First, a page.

am not saying that I’ve always wanted to be a spy or that the Lord High
Admiralty of Secret Keepers would accept
me even if I tried. But I do admirate espionage…at least when it is
conducted by the good guys. And I have a special fondness for the
oddballs, eccentrics, and patriots who broke the Nazi Enigma code during
World War II.
More recently, I have learned about the Navajo code talkers.
came into being at the beginning of the War in the Pacific, when the
Marine Corps was looking for a way
to communicate tactical information that would be undecipherable to the
Japanese. Philip Johnson, son of a missionary, had grown up on a Navajo
reservation, and for these reasons, he suggested the Navajo language:
It has no alphabet, no symbols, is extremely
complex, cannot be written, and was only spoken by those who lived on
Navajo lands or in the American Southwest.
In other words, it was perfect.
a code, including a dictionary for military terms, was created. The
Marines recruited over 200 Navajos,
and this group, known as “code talkers,” participated in every assault
in the Pacific from 1942 to 1945. According to Major Howard Connor, 5th
Marine signal officer, “Were it not for the Navajos, the Marines would never have taken Iwo Jima.”
The Japanese, please note, never cracked the code.
Which got me thinking….that, and my realization that it has been many years since I last saw a secretary whip
out a steno pad, cross her legs, and respond when her boss said, “Take a letter, Miss Jones.”
you drew me aside and asked me how old I was, after I shot you, I would
probably blather on about the spring
in my step and the gleam of adventure in my eye. In truth, I am old
enough to remember carbon copies; when the opposite end of a lead pencil
(and not a delete button) erased mistakes; and the incredible magic of
an IBM Selectric typewriter.
More importantly, I remember Gregg Shorthand.
an exuberant young thing on my way out the door to conquer the world,
my wise mother said, “Just in case you
don’t write a best seller within your first two weeks as a writer, you
might want to learn to type. A secretary can always get a job.”
So, I learned to type, and I became the fastest typist in the world. I learned Gregg Shorthand, and I became
the worst stenographer who ever lived. I tried. I really did. But how often can one write: “Dear Mr. Winterbottom: We are in receipt of your order for two-dozen boxes of widgets”
without being bored to death.
So I tucked a copy of
Wuthering Heights between the covers of my steno book and translated instead:
“…the angels were so angry that they flung me out into the middle of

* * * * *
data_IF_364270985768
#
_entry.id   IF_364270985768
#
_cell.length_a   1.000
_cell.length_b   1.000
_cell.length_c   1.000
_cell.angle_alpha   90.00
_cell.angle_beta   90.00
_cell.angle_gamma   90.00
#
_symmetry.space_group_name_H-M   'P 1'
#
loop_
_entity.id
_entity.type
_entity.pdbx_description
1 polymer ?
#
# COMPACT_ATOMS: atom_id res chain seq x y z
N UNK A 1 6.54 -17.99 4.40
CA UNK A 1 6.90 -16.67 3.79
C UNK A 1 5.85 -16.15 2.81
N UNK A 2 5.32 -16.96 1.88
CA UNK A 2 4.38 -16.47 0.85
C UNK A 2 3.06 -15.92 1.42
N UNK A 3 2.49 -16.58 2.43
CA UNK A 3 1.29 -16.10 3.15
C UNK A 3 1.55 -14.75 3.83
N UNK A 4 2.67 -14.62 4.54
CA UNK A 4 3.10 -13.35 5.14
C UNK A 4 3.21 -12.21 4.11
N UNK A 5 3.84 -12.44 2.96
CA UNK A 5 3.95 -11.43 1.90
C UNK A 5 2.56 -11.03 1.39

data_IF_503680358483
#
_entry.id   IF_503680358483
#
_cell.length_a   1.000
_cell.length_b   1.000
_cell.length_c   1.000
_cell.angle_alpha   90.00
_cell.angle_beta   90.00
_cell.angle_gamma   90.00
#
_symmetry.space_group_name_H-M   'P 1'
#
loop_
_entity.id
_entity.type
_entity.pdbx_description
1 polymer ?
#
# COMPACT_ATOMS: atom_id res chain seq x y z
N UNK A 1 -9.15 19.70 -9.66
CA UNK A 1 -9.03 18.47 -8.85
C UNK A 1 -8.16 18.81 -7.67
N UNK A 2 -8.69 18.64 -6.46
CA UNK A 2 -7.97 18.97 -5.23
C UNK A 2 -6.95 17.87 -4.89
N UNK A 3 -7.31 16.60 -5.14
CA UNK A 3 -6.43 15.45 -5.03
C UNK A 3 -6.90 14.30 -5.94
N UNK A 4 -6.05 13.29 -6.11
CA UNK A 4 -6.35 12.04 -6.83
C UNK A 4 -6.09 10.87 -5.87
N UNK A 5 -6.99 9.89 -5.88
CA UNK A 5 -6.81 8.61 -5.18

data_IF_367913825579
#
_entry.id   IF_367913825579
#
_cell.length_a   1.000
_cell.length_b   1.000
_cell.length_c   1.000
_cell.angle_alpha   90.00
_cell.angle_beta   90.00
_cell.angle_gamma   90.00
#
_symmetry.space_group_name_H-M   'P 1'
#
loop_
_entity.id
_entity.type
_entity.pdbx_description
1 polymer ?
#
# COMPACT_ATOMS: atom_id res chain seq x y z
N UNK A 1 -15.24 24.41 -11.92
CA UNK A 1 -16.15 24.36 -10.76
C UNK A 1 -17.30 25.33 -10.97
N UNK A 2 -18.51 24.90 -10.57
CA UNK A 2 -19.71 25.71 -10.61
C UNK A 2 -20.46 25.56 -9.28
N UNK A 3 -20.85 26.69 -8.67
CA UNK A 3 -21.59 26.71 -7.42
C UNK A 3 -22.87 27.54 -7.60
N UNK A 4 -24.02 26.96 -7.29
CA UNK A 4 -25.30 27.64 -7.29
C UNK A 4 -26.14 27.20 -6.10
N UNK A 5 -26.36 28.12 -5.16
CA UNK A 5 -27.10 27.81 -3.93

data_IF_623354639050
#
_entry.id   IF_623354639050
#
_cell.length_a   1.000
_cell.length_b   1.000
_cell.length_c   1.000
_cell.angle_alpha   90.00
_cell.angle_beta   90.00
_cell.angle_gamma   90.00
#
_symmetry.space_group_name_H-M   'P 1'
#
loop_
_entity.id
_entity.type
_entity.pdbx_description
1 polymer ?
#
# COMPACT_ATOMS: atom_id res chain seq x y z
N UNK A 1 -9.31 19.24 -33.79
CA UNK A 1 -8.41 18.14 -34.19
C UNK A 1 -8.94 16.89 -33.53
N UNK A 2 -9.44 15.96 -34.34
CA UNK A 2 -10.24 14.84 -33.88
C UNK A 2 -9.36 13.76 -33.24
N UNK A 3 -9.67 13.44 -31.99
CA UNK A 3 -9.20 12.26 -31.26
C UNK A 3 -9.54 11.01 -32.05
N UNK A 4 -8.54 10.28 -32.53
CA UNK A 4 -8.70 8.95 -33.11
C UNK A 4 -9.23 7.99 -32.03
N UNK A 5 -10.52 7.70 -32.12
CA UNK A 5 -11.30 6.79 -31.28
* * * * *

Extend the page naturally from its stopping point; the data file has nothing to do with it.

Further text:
the heath on the top of Wuthering Heights; where I woke sobbing for
Much more satisfying.
my failure at shorthand, I have always been a wee bit jealous of
stenographers. They could scribble exotic
symbols. They could eavesdrop on and record interesting conversations.
They could communicate in a secret language. And had their skills not
been so widely disseminated throughout the country, they would have been
Thirty years ago, Gregg Shorthand was ubiquitous. Now, computers are ubiquitous and shorthand has disappeared.
To all intents and purposes, it is a dead language. Its scribbles and scrawls are meaningless to just about everybody.
brings me (wake up now!) to my suggestion. That whoever is in charge of
military intelligence should gather
together a bunch of us old bats, give us a manicure, a pedicure, a few
tubes of dark red lipstick, a can of Aqua Net hair spray, and transform
us into espionage agents.
Teach us how to press our ears against tent flaps hiding madmen who decapitate journalists and blow up office
buildings. Train us to write Gregg in invisible ink and show us how to transmit messages for de-coding back at Mission Control.
that, using symbols as obscure today as ancient Navajo was during the
World War II, we stenographers
can outthink the bad guys, outmaneuver anyone too young to know how to
whip out a steno pad and act upon the instructions to “Take a letter,
But at least I can type.
of the Gregg Shorthand Quotation: “All human beings are born free and
equal in dignity and rights. They are endowed with
reason and conscience and should act towards one another in a spirit of
Article 1 of the Universal Declaration of Human Rights. Gregg illustrations provided by Andrew Owen.